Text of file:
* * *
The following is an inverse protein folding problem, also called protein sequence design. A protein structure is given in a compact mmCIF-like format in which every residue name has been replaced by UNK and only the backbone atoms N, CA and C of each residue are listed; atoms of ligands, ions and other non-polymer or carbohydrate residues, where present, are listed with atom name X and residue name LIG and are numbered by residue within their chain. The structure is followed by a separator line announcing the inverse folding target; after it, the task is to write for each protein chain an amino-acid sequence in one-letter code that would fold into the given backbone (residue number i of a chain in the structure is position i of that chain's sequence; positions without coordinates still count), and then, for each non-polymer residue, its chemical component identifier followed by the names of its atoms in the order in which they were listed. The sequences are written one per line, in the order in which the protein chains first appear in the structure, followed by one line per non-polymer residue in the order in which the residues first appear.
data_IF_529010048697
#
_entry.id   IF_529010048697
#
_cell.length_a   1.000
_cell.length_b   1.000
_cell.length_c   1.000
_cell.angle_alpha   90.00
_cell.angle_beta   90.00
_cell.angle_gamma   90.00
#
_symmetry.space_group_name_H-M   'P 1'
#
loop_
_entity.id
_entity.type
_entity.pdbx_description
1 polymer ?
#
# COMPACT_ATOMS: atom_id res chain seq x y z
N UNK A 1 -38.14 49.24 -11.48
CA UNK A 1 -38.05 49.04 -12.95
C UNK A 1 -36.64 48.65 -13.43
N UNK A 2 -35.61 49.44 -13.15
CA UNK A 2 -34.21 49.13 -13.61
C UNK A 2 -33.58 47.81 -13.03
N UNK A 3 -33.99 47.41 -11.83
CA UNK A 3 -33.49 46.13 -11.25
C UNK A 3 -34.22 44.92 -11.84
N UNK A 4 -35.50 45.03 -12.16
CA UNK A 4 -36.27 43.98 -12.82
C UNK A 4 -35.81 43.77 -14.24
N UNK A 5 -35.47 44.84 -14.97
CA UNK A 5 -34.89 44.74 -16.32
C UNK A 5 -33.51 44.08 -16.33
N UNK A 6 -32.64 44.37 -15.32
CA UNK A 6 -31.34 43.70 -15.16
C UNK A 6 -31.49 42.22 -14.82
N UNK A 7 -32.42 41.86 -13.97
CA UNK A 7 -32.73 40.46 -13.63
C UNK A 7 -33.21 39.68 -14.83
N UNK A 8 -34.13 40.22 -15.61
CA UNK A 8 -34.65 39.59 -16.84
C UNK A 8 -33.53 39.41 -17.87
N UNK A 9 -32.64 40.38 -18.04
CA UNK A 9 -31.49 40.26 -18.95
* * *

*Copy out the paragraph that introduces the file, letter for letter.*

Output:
The following is an inverse protein folding problem, also called protein sequence design. A protein structure is given in a compact mmCIF-like format in which every residue name has been replaced by UNK and only the backbone atoms N, CA and C of each residue are listed; atoms of ligands, ions and other non-polymer or carbohydrate residues, where present, are listed with atom name X and residue name LIG and are numbered by residue within their chain. The structure is followed by a separator line announcing the inverse folding target; after it, the task is to write for each protein chain an amino-acid sequence in one-letter code that would fold into the given backbone (residue number i of a chain in the structure is position i of that chain's sequence; positions without coordinates still count), and then, for each non-polymer residue, its chemical component identifier followed by the names of its atoms in the order in which they were listed. The sequences are written one per line, in the order in which the protein chains first appear in the structure, followed by one line per non-polymer residue in the order in which the residues first appear.